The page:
Sunday, January 30, 2011

How To Be Cheap, I Mean...Not Wasteful!

When I spend Steve's hard earned dollar on pasture raised chickens (that actually get to see sunlight in their lifetime and eat grass and get to breathe fresh oxygen) you can bet your lunch money that I am not going to let half of it (the non-meat parts) go to waste! Thanks to the wonderful bottomless pit of information called "Google" I have learned how to use every last piece of chicken to my benefit. Here's how to be cheap...I mean...not be wasteful :)
 First, I put the entire, frozen chicken in the crock pot, put the lid on it, turn it to low heat and leave it for 8-10 hours. I don't add any water, but you could if you wanted to.
 All cooked!! Yay, that was hella easy!
 Next, I separate the chicken, which yes, at first was pretty "gross", but you get used to it. Oh and beware because the chicken will be HOT!!! I spent most of the time separating it yelling OW! HOT! OW! Yeah...I'm smart... Anyway, the bones, cartilage and weird unidentified pieces go back in the crock pot with the juices from the chicken. I'm going to make chicken stock with this (you'll see below).
 Set the skin aside if you want to make cracklins (aka fried chicken skin) and render chicken oil. If you don't want to because you AREN'T weird like me, you can put this back in the crock pot too with the bones.
 The chicken meat can be refrigerated or frozen. I can probably get two meals out of this meat, maybe two meals AND enough to make some chicken salad for sandwiches. I used the breast meat to make Chicken Tortilla Soup tonight for dinner...YUM!
So back to the stock... Next, I fill up the crock pot with whatever random vegetable tidbits we have. Usually when we peel carrots or chop up celery or onions, we save the peels and ends specifically for making broth (in a container in the fridge). Then I add some water and seasonings (a bay leaf and parsley in this picture). I put the cover on the crock pot and let this cook for 8-10 hours (on low). All of the nutrients from the veggies and the bones with seep out into the water!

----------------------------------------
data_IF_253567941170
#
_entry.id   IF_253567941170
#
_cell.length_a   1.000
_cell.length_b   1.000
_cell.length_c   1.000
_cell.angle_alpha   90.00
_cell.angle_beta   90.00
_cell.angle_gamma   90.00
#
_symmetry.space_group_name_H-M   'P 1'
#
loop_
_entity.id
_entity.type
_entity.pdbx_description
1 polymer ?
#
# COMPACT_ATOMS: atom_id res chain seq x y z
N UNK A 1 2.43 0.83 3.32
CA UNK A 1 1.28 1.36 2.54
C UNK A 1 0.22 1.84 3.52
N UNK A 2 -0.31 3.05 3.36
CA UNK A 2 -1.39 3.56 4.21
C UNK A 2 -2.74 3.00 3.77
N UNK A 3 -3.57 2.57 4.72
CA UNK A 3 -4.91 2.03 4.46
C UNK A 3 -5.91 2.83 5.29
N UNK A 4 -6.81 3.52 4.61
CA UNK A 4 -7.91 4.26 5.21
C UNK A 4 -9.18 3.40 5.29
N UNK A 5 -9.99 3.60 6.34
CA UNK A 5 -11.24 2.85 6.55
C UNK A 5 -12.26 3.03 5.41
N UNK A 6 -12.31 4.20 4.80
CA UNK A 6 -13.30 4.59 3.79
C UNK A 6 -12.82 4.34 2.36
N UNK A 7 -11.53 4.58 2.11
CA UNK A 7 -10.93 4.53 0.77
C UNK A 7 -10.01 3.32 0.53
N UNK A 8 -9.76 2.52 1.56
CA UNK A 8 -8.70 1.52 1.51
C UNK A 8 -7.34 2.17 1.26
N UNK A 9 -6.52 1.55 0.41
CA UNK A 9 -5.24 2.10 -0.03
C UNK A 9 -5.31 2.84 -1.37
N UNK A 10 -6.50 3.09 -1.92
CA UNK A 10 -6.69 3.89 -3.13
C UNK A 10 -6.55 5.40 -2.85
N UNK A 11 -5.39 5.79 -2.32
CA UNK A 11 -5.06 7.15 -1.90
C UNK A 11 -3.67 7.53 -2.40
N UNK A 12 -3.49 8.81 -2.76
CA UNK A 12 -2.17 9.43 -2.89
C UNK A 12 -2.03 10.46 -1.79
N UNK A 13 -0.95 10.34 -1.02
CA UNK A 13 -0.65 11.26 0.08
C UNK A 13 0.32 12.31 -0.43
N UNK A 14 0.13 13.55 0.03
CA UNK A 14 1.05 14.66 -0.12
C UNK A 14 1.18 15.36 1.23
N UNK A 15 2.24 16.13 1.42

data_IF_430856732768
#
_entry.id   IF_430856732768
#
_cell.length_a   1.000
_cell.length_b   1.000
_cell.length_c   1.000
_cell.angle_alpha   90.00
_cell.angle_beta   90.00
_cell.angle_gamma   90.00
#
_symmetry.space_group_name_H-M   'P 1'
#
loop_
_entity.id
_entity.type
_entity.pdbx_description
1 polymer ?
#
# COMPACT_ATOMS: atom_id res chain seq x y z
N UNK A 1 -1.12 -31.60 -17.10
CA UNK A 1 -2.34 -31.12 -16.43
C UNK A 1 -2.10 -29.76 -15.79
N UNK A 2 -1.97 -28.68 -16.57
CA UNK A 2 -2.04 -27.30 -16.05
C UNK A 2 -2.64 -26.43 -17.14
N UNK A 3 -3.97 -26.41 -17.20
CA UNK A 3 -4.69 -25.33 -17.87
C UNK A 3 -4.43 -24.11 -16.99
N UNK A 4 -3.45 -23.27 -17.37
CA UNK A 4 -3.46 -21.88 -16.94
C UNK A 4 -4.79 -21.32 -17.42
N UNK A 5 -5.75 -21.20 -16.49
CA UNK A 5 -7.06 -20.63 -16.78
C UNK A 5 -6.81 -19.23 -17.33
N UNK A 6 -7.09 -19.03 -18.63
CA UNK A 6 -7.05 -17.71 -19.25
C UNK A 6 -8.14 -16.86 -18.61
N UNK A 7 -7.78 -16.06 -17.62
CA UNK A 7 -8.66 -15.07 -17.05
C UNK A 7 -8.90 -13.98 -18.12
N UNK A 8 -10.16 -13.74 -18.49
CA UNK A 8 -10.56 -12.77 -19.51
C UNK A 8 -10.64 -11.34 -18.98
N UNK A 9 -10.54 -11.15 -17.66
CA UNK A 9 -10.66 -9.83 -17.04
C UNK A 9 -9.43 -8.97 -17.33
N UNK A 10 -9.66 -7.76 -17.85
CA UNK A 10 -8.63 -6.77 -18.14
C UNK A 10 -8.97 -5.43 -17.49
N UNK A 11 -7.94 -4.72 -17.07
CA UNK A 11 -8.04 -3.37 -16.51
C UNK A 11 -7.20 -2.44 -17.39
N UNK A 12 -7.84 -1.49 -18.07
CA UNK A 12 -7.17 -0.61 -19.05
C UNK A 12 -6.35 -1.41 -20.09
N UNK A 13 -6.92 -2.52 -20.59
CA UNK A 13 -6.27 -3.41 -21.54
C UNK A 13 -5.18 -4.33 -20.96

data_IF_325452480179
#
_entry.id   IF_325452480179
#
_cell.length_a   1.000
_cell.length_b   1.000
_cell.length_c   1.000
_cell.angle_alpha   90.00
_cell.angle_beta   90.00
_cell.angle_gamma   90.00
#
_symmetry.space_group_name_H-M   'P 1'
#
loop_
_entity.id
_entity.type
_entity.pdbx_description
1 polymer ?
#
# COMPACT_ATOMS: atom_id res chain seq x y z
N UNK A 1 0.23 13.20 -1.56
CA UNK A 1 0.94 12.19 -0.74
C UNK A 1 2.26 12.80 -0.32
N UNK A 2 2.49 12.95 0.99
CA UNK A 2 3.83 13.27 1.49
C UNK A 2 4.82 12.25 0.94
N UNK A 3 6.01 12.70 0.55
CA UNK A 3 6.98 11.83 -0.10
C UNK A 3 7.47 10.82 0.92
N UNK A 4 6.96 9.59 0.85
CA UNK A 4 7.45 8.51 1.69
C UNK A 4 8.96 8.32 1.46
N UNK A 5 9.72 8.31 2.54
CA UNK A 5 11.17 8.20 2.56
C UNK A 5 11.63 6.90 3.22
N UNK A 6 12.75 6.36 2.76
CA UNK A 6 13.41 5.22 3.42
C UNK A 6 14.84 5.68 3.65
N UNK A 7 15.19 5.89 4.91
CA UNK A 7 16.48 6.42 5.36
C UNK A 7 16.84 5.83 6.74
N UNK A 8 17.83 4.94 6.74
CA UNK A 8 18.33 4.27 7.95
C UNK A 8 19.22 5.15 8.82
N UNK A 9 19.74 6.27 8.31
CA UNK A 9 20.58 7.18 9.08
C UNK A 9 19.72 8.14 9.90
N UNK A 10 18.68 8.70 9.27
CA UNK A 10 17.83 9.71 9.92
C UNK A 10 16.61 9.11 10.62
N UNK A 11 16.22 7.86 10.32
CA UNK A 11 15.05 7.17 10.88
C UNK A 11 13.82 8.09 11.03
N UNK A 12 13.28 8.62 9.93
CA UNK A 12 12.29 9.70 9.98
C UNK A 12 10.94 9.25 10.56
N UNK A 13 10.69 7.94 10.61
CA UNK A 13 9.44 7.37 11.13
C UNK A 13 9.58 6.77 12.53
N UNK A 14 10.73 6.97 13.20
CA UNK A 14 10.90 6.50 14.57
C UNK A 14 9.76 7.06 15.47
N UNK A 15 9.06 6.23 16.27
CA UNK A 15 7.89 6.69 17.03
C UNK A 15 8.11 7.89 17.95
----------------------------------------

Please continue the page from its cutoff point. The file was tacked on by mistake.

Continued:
Here is the chicken skin chopped into 1 inch pieces cooking over low heat for about an hour, or until they are dark brown and stop bubbling.
 Here they are all finished! They are crunchy and delicious. Let me just say that these are a snack to be enjoyed in moderation, just like potato chips. They are high in fat (some good fats though!), salt, but also protein. Also, in the bottom of the pan you can see oil which leads me to...
Chicken oil! We use this to fry eggs and it's SO delicious. It only looks cloudy like this because it was sitting in the fridge and had cooled.
Ok, so fast forward 8-10 hours...
Here is the chicken stock from above (after we strained out the veggies and bones)! It can be used in tons of recipes, it's also nice to drink a hot mug of it if you are feeling sick as it's chock full of nutrients and broth made from bones is good for your teeth! If you make your own chicken stock and find that it looks like jelly after it's been should congratulate yourself because that means you did a good job (it gets jelly-like because of the gelatin that comes out of the bones and is really good for you, don't worry it will go back to liquid when it's warmed up!)
The best part about buying whole chickens!! Wishbones!!! We used to only get ONE wishbone a year at Thanksgiving and my sister and I would wait all year to see who would get their wish granted, but now I get one wishbone every week or so! Yay!

And that's how to get your money's worth out of whole chicken. Oh, and the chickens we buy don't come with the organs inside, BUT if they did you know I would find a way to use those as well :)


1 comment:

  1. Hey this is super helpful! I usually by the pre-cut breast meat from my chicken guy, cause I was never sure how to best use the other parts. This will save me money, and I also feel like if I'm gonna buy a whole chicken, I can now appreciate it fully and use it all up! :)